I don’t know about you but 2016 has felt like a tough year. Maybe the toughest ever?
We’re only half way through and already there is an appropriately named subreddit “Fuck2016” to fill you in on exactly how messed up 2016 really is.
The common chat at the water cooler is that the world is doomed and there are plenty of pieces of evidence to support this.
Every time you turn on the TV some fresh horror awaits.
• Trump Vs. Clinton
• Egypt Air
• Belgian airport bombings
• Refugee crisis
• Orlando shooting
• Istanbul airport
• Zika virus
• Boris Johnson became foreign minister.
And on top of that we lost some of our favourite people.
Bowie, Ali, Prince, Victoria Wood, Caroline Aherne, Terry Wogan, Johan Cruyff.
But have you ever looked into the eyes of someone who is breaking this news to you?
Have you ever seen that slight thrill in their eyes?
If we are honest, we all slightly revel in disaster.
Stress and perceived threat release the same endorphins used when we are in pain. Endorphins are like morphine and they can cause a feeling of euphoria.
So yes, bad stuff even if we don’t realize it, excites us.
And don’t think the media don’t know this.
There’s an old adage in the news industry, “if it bleeds, it leads”.
News articles with negative superlatives in their headlines are clicked on 63% more than their positive counterparts.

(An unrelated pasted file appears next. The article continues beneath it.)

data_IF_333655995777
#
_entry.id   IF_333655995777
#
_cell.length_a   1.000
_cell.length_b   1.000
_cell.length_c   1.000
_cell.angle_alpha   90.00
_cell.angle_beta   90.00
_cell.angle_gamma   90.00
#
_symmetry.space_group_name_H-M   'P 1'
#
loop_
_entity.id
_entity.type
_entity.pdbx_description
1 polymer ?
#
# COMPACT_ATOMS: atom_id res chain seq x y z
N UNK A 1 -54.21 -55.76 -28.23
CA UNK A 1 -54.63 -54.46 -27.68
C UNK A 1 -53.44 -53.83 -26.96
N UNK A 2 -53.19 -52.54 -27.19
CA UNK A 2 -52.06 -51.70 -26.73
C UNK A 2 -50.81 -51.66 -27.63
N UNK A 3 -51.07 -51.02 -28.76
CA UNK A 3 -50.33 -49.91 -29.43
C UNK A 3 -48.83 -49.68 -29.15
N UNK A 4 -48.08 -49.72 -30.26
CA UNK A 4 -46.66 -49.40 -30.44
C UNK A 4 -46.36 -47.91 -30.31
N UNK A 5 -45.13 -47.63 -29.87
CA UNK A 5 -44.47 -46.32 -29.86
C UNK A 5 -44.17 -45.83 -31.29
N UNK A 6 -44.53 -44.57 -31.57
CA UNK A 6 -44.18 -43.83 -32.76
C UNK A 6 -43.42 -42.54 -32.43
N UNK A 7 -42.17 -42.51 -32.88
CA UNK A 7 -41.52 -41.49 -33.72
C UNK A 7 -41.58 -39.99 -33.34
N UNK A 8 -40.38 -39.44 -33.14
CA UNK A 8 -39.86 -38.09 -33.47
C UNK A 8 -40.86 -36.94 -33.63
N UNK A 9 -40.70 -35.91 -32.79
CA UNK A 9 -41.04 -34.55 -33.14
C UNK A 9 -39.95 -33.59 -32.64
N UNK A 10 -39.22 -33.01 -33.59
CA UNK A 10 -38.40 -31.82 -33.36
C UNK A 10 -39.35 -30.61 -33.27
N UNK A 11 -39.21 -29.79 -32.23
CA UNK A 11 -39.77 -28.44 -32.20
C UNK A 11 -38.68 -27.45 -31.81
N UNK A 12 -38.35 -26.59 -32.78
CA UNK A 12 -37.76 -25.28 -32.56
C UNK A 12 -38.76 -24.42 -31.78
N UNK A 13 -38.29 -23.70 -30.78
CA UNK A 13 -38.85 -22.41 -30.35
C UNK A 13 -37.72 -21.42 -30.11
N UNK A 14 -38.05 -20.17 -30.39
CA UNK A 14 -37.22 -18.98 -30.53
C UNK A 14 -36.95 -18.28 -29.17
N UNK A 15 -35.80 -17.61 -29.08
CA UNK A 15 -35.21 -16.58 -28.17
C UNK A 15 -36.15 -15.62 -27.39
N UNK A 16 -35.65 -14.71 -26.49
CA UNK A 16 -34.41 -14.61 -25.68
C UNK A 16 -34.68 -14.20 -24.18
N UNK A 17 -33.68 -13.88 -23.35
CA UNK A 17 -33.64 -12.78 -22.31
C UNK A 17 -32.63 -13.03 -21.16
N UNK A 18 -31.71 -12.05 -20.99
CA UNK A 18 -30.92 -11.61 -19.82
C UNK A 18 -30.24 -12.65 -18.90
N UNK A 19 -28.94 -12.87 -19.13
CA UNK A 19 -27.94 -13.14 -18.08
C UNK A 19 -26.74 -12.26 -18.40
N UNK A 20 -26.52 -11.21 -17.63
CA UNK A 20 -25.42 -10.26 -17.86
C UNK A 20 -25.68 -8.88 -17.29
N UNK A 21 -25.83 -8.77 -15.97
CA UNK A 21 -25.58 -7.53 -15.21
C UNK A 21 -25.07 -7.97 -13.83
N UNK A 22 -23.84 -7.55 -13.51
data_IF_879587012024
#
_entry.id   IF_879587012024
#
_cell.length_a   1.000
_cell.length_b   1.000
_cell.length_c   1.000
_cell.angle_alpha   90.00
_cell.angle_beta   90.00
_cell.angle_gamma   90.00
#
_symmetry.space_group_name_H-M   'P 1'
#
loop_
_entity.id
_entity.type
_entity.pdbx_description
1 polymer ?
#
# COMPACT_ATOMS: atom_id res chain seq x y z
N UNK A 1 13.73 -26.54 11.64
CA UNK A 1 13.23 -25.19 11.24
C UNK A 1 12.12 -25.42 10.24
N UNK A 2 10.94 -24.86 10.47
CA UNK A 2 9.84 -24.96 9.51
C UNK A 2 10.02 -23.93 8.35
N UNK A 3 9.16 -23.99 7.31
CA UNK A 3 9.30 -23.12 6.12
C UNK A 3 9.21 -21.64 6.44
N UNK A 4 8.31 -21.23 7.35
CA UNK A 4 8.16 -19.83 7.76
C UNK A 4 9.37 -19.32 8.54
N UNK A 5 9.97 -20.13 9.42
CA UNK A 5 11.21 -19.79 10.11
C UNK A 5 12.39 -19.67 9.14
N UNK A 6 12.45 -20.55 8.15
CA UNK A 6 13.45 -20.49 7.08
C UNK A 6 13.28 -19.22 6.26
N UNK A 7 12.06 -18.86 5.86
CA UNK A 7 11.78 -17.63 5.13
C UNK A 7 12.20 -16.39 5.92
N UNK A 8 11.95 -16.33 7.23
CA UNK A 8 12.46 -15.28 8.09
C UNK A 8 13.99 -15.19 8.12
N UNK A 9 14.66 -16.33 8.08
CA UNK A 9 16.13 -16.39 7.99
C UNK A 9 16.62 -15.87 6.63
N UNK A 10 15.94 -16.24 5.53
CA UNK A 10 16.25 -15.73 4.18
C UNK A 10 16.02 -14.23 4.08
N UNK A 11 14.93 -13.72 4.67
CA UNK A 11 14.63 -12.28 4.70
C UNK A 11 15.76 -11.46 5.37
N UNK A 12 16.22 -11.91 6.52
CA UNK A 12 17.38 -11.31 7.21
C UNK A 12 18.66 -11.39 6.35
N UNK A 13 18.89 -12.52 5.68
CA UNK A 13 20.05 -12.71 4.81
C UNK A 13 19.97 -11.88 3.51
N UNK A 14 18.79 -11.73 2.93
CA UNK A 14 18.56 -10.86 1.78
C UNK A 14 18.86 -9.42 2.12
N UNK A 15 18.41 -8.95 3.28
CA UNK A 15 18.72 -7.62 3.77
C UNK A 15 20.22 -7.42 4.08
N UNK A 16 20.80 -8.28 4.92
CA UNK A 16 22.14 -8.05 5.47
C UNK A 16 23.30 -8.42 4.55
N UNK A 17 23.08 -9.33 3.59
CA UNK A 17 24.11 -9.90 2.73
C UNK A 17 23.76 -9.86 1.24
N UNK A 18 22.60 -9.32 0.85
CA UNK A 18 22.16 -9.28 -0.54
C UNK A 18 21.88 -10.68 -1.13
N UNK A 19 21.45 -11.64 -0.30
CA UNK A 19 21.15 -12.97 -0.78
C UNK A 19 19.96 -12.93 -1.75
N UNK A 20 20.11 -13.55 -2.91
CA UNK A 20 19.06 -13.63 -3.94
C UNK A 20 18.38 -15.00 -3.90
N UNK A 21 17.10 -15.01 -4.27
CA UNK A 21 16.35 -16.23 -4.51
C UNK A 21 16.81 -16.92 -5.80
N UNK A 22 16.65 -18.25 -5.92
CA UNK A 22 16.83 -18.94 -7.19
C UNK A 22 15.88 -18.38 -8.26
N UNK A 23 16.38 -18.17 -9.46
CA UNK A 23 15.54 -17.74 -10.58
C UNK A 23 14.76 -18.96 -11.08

The average Briton checks their smartphone at least 221 times a day.
So the news has changed from being a brief interlude once or twice a day, to an all-consuming disaster feed with addictive qualities.
We simply can’t look away, and as our consumption has gone up, so has our need for ever greater thrills, ever more disaster.
But what really interests me is that people are constantly mistaking this for a new phenomenon.
In psychology this is know as “Declinism”.
It’s the belief that the state of the world is now worse than it was before.
There are examples of this throughout history, all the way back to Plato (360 BCE).
To quote Gibbon in ‘The Decline and Fall of the Roman Empire’ (1776):
“There exists in human nature a strong propensity to depreciate the advantages, and to magnify the evils, of the present times.”
As relevant today as it was 250 years ago.
Whilst technology has perhaps exasperated this character trait, it certainly didn’t invent it.
And if, unlike the rest of us, disaster porn is not attractive to you, take counsel in the fact that the world is most likely just as good or bad as it has ever been.